Friday, December 21, 2012

Postal: It’s Not (Really) About the Guns

December 21, 2012 11:55 AM
By Daniel Luzer


Gavin Newsom, the lieutenant governor of California, expressed a common reaction in the aftermath of the Newtown, Connecticut shooting, writing on Twitter: “We need action on gun and mental health policy in this country. Immediately. How many more children must die?”

How many, indeed? There have been 62 public shootings in the last 30 years, according to an article in Mother Jones. Before Newtown there had been six mass shootings this year alone. We now have them more often than we have presidential elections, more often than we have the Olympics and the Grammy awards.

Newsom’s reaction, while understandable, misses the real problem. The reality is that the American mass shooting probably has a lot to do with gun policy, a fair amount to do with mental health programs, and everything to do with the distribution of wealth in America.

While it’s true that the laws governing the possession of firearms are become more lenient than in 1980—thirty years ago, 8 states automatically licensed anyone without a criminal record to carry concealed weapons. Now, 38 states do—such changes cannot, in and of themselves, explain a massive increase in the number of shootings. Americans had guns in the 50s and 60s, too. What made them start to use them like this?

The public shootings began in the 1980s. There were two gun massacres in the two decades before Ronald Reagan took office, one in 1966 and one a decade later. There were, by some estimates, more than 30 mass killings during his time in office alone.

There were mass shooting prior to this, but they were mostly rational acts of violence, not random rage murders. On February 14, 1929, for instance, seven men were machine gunned to death in Chicago. The St. Valentine’s Day Massacre, while horrific, was a very a simple case of mobsters murdering rivals during Prohibition in order to retaliate for an earlier attempt to control the city’s bootlegging business.

The most dramatic change since then was not a modification in policy toward crime or guns but, rather, of the country’s economic structure.

Since 1980, according to the Bureau of Labor Statistics, the United States has lost about a quarter of its manufacturing jobs. Between 1990 and 2000 CEO pay increased 570 percent. The average worker’s salary, however, increased only 34 percent. Of the total increase in all American income from 1980 to 2005, more than 80 percent went to the top one percent. The wealth of that top one percent of Americans now exceeds the combined wealth of the bottom 95 percent. America has the worst wealth distribution of any first-world nation. Income distribution in the United States, as Timothy Noah put it in a 2010 piece he wrote for Slate, is now “more unequal than in Guyana, Nicaragua, and Venezuela, and roughly on par with Uruguay, Argentina, and Ecuador.”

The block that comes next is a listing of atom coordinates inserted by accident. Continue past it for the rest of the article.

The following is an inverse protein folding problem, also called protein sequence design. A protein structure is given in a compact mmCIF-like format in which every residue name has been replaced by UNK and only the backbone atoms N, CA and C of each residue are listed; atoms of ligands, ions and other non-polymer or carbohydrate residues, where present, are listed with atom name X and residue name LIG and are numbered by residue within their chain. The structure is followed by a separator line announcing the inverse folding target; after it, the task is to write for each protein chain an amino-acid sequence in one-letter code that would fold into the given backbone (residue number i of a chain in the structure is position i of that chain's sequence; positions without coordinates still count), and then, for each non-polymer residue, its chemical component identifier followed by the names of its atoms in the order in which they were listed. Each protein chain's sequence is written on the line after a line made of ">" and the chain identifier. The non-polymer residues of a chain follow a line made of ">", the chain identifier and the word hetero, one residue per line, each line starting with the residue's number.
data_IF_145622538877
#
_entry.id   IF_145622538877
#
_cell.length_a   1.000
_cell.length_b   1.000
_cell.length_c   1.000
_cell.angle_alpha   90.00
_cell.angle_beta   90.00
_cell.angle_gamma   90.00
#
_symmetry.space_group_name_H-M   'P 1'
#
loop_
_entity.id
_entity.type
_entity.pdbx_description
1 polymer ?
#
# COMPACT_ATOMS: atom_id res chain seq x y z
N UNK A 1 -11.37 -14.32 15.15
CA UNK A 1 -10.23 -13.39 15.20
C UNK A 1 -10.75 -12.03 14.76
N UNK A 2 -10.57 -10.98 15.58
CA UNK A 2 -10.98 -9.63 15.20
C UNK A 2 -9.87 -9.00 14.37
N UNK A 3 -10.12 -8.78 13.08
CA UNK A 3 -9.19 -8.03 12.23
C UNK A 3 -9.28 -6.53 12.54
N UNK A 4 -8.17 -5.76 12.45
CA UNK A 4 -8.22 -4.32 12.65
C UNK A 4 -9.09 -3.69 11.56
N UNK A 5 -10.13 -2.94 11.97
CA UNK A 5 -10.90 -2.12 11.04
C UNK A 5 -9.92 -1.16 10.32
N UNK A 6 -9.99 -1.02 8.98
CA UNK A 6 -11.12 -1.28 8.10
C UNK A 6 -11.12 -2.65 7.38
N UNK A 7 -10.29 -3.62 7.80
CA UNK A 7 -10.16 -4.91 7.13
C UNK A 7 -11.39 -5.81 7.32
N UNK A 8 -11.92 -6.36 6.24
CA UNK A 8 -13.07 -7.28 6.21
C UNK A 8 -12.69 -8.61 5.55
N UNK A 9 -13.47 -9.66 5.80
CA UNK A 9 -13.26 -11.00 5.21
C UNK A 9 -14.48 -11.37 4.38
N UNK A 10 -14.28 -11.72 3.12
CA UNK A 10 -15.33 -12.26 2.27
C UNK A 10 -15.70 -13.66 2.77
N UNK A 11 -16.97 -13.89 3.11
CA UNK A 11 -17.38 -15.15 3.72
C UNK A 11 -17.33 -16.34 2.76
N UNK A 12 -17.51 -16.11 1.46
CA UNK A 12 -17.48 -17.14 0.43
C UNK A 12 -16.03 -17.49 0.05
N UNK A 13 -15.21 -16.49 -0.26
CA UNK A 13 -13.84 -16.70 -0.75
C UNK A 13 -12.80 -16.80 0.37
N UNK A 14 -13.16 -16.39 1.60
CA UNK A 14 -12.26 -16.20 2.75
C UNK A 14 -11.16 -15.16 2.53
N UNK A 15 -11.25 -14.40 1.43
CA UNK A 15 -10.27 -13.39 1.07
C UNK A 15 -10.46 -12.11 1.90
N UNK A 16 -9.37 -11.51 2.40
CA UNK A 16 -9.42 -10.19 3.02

The American firearm murder rate is also starting to resemble that of a banana republic. The countries with highest rates of gun death in the world are Honduras, El Salvador and Jamaica. The highest rates of gun homicide, in fact, are intensely concentrated in Latin America and Caribbean, other places with vast wealth disparities.

What does this orientation of resources do to a society? In 2005 Mark Ames published Going Postal: Rage, Murder, and Rebellion: From Reagan’s Workplaces to Clinton’s Columbine and Beyond, in which he argues that the American public gun murder is essentially the 21st century equivalent of the slave rebellions that occurred before the Civil War.


The workplace and school shootings were motivated by similar things to slave uprisings, a sense of frustration in an essentially dehumanizing situation.


A culture that breeds revolt is one in which a vast army of ill-paid and largely miserable people toils in service to a soulless corporate institution or a few very wealthy people. The message this sends is that anyone outside of the top tier of American movers and shakers is not experiencing some temporary economic setback but, rather, is in some way fundamentally and irrevocably inferior.


The vast disparities in wealth don’t lead gunman to shoot the rich and powerful; they mostly kill people pretty much like themselves. It’s impossible to demonstrate causality in any individual case, and in fact it could be argued that many of the gunmen were insulated by family circumstances from the worst effects of the American economic policies. But the grievances and obsessions of American mass shooters seem mostly to center on issues of status.


As societies become more inequitable, they become more violent. That’s because gross inequities in wealth make people feel angry and impotent and irrelevant. Their sense of powerlessness is ratified and reinforced by a culture and economic system in which the small group of winners feels morally justified in dismissing the large and growing number of losers


Much like slave rebellions, mass shootings aren’t rational acts, but personal mutinies against a society that doesn’t make sense (“Shit is fucked up and bullshit”), a culture in which people feel alienated and alone.

The winners are those with good jobs and big TVs, the people who matter. The losers are the depressed and the unemployed.


This is not to say that these murderers are innocent or mere victims of circumstance; they were adults who chose their brutal actions freely. It’s also true that a rigorous and severe gun control policy, in particular, could dramatically reduce the number of people who actually die from public acts of violence;

----- [In the Newton case, it appears the shooter was menatlly ill, as in several other cases. One of the shooters was autopsied and found to have a brain tumor.]

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